Democratic state Senator Earl Garrison, describing himself as "an old man from the country," said he wasn’t sure he could "add anything to this," but begged colleagues to support the bill. "If you’ve got a better way to do this, let’s do it. Let’s just don’t keep on playing politics with kids’ lives."
Republican state Sen. Kathleen Wilcoxson, Williamson’s close ally on education issues, asked both sides of the aisle to remember the Senate is "the deliberative body." So, she deliberated: for 25 years, the Oklahoma Legislature has put $20 to $25 million a year into special programs aimed at educating poor kids in the state’s two big cities. (Do the math.) She argued that $5 million for an experimental scholarship program was not too much to ask.
Williamson closed the debate, and thanked Eason-McIntyre "for taking a courageous stand … that could very well get her beat in the next election. But her kids are more important to her than being in the state Senate. That is unbelievable for a politician to be so concerned … willing to risk the ire of the public educators over in Tulsa."
All over America, as Williamson pointed out, black Democrats are leading the fight on the school choice issue.
After remaining a study in restraint throughout the debate, Williamson got a bit emotional. He reflected on a New Testament story about Jesus, healing the man with a withered hand on the Sabbath Day, and then encountering criticism for the cure’s timing. As the Nazarene said, "The Sabbath was made for man, and not man for the Sabbath" (Mark 2:27, King James Version). Williamson argued, "Children weren’t made for the public schools; public schools were made for the children."
In every minute of debate, the inability of choice foes to argue real issues was manifest. The intellectual argument was over, even if the political debate will rage on and on.
The proposal passed, 30-18, as the dam broke. In the final roll call, one supporter was state Sen. Andrew Rice, a Democrat who represents the midtown Oklahoma City area where I live and work. Democrats Rice, Adelson, and Garrison were joined by Nancy Riley and Randy Bass, and by every Republican, in support of Eason-McIntyre’s position.
And all they are saying, is give choice a chance. The standard tactic, for decades, has been to accuse school-choice supporters of being closet racists, or haters of public education, or similar nonsense. In Oklahoma, school-choice opponents can no longer preempt argumentation and reasoning.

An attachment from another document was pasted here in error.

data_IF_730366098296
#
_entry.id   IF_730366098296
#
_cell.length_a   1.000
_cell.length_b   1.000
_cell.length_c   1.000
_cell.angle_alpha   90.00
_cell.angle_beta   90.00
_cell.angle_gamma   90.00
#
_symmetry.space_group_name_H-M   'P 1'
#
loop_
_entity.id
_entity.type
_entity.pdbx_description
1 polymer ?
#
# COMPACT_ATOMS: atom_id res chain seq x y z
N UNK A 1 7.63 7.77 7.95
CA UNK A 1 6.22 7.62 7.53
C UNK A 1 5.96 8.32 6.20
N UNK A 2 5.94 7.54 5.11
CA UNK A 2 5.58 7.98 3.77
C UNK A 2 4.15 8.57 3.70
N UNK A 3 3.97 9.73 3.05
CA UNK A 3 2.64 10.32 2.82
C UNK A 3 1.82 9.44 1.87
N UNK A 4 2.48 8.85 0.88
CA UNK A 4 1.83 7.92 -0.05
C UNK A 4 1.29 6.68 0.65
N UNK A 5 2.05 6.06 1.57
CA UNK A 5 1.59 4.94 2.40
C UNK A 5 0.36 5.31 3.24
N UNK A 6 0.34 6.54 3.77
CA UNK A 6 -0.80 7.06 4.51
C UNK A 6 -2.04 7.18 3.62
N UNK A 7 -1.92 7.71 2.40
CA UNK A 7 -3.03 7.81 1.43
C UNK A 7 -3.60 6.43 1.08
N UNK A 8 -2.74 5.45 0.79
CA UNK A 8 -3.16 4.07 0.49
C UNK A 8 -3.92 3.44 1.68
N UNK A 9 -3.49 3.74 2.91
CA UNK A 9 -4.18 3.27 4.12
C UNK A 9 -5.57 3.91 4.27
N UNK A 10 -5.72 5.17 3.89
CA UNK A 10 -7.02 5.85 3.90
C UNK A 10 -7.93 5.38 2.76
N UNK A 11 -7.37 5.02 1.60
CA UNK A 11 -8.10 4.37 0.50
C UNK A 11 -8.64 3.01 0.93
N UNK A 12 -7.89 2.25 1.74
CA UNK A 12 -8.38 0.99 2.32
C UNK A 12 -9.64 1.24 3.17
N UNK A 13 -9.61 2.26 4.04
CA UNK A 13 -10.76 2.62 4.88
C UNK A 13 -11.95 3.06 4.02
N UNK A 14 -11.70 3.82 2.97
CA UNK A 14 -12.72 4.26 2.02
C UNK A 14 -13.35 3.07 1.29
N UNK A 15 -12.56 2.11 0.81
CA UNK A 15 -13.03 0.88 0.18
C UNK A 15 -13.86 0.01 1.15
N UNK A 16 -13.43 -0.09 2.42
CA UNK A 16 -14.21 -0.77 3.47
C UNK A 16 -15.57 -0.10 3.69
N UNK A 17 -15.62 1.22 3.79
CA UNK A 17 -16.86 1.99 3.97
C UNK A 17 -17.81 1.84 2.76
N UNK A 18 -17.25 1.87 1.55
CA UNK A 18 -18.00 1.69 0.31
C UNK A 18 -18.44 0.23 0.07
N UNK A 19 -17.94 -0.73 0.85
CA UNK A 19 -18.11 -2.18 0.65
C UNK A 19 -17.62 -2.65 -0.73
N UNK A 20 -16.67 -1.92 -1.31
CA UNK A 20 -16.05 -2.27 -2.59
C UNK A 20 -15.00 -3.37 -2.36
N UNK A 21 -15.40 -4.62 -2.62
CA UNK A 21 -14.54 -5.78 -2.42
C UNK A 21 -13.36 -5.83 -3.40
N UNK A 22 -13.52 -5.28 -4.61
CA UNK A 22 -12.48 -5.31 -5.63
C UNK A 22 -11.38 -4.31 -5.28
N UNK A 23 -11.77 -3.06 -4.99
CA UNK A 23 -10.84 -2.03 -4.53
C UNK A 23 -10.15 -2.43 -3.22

In Williamson, they faced the son of a public school teacher who was himself a public school teacher. In Eason-McIntyre, they faced a woman with 16 years tenure on a big city school board. In Adelson, they faced an unashamed liberal-who said he was ashamed of his party’s tactics in opposing choice. In Rice, they faced a man on a journey.
I’ve observed battles over school choice my entire life. I have always supported expanded options for children, parents, teachers, taxpayers, and donors. That’s my bias. Wisdom taught me, long ago, not to make confident declarations of inevitable victory for education reforms. In the near term, that’s probably still wise. 
But I’ll venture this modest bit of punditry: On March 13, 2008, the Oklahoma debate over school choice changed, forever. Defenders of the status quo will counterattack. They may even kill the Williamson-McIntyre bill (SB 2093) for this year, perhaps even by the time this essay is in print. We’ll see.
A gentle song from my youthful years keeps going through my head. Paraphrased, it goes like this: It’s been too long a-waiting. In the end, I know a change is gonna come. Oh, yes it will.

About the Author:
Patrick McGuigan (M.A. in history, Oklahoma State University) is an editor at The City Sentinel, a weekly newspaper in Oklahoma City. He is the author of two books and the editor of seven, including “Law, Economics & Civil Justice: A Reform Agenda” (1994) and “Crime & Punishment in Modern America (1986). He is a regular contributor to Tulsa Today and a research fellow at OCPA.  A state-certified teacher, for two years he taught middle-school and high-school students at a public charter alternative school.

This editorial was first published April 4, 2008, Perspective Magazine (Oklahoma Council of Public Affairs).